My friend Zhargal is a Buddhist Lama. I had the honor of meeting Zhargal at a conference on Buddhist peoples in Ulan-Ude. The purpose of said conference was to help Christians to better understand Buddhist beliefs and worldview. Zhargal was our resident Buddhist expert.
Of the several forms of Buddhism, Lamaism, or Tibetan Buddhism is what is practiced here in Buryatia. Lamaism has other names, Vajrayana, Tantric Buddhism, and Mantrayana to name a few. Tibetan Buddhism traveled from Tibet, through Mongolia and to
Buryatia in the early 1700’s. It spread throughout the region of “Zabaikalye” or “beyond Baikal” to the extent that the eastern Buryat tribes consider themselves Buddhist. The western tribes, who live in “Prebaikalye” or “before Baikal”, remain strictly Shamanist. For reference, Irkutsk is on the western side of lake Baikal, in the area occupied by western Buryats, whereas Ulan-Ude is on the eastern side, where the eastern Buryats live. Lamaism is always a mix of local religions and Buddhism, so here what you find is Buddhism mixed with Shamanism.
Zhargal and I met together at “Silk Road” cafe. Over some hot cappuccino we discussed the foundational beliefs of faith in Jesus, and Buddhism. We agreed on two things.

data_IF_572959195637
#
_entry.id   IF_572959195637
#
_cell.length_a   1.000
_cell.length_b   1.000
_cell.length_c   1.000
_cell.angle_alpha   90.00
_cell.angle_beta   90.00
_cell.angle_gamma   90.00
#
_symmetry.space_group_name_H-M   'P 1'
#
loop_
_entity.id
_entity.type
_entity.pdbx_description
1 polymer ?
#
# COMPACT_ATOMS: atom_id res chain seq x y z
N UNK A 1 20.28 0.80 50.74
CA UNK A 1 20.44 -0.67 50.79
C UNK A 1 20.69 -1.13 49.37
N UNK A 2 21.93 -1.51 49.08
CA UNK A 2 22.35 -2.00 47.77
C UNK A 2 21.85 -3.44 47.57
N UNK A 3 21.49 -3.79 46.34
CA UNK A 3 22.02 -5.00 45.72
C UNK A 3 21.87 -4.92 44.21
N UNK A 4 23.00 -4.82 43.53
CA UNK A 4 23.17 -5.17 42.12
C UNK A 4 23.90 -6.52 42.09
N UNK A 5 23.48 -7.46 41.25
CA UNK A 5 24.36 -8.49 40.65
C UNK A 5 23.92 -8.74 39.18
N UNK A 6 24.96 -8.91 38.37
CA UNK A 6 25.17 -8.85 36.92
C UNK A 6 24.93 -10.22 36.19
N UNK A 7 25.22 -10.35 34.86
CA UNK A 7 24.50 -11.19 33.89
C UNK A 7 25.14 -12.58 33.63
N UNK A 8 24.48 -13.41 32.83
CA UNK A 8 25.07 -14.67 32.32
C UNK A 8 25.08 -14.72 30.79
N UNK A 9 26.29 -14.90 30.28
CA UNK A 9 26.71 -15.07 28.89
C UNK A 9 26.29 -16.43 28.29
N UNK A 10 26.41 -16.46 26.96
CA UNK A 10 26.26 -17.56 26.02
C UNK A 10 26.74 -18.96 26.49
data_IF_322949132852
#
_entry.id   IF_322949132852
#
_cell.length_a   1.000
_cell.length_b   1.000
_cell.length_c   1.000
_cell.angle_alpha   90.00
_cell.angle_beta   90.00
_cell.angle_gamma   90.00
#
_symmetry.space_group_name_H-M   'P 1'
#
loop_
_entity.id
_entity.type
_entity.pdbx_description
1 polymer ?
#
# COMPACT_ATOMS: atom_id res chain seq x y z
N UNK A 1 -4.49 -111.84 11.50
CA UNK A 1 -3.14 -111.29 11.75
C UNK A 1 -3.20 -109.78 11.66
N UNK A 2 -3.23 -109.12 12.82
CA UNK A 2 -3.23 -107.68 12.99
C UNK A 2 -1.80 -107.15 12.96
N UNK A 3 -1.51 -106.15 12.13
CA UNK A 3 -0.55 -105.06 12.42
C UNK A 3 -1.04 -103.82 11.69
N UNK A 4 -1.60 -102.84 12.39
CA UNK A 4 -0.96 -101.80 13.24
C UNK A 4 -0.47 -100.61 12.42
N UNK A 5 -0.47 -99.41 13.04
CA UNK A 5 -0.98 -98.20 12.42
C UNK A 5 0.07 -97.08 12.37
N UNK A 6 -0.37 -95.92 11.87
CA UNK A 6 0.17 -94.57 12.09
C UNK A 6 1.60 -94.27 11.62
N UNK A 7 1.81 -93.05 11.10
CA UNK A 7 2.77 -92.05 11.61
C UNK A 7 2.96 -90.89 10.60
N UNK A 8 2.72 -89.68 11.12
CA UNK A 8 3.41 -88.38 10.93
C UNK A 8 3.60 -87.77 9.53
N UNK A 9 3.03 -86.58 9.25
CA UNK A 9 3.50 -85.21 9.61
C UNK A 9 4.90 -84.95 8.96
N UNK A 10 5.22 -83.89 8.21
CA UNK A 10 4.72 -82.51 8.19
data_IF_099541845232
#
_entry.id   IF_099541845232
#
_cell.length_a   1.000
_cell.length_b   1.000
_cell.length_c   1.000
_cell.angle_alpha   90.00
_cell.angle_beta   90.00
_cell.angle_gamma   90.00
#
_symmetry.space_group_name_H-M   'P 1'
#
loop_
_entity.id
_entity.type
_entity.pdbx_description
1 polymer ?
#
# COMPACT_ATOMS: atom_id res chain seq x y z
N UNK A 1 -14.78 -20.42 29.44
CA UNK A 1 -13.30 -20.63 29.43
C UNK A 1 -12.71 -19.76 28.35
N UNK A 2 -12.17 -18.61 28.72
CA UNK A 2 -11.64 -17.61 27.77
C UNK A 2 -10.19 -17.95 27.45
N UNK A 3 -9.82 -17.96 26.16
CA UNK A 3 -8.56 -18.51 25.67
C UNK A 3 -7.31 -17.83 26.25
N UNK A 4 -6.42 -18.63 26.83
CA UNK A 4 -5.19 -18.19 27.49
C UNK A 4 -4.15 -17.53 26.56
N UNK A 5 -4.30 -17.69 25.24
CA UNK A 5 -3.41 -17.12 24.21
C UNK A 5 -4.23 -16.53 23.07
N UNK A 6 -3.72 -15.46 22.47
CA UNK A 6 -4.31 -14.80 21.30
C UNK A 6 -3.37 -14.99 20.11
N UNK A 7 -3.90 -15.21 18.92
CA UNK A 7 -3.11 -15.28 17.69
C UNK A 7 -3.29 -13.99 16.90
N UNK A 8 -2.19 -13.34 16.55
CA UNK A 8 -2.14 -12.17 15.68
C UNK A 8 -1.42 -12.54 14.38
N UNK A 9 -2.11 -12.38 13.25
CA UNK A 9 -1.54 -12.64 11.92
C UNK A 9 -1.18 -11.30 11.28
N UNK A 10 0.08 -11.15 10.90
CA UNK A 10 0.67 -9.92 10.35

1. There is a lot we don’t agree on.
2. We really enjoyed each others company.
Having agreed on that, we ate dinner together, Sharbin and tea with milk. A good old-fashioned Buryat meal. If you are wondering, “what on God’s green earth is Sharbin?”, you take some ground meat, beef, mutton or viande de cheval (horse meat), mix in salt, pepper, and onions, slap it in some dough, fry it in a pan, and it comes out like a stuffed, fried “meat pancake” if you will. Lousy on the veins, but very tasty.
Zhargal and I have met twice now. Our conversations cover meat, scripture, soccer, the four noble truths, ghosts, Jesus, the eightfold path, meat, and why people do bad things, not necessarily in that order. We grin when we meet each other, because we have become good friends.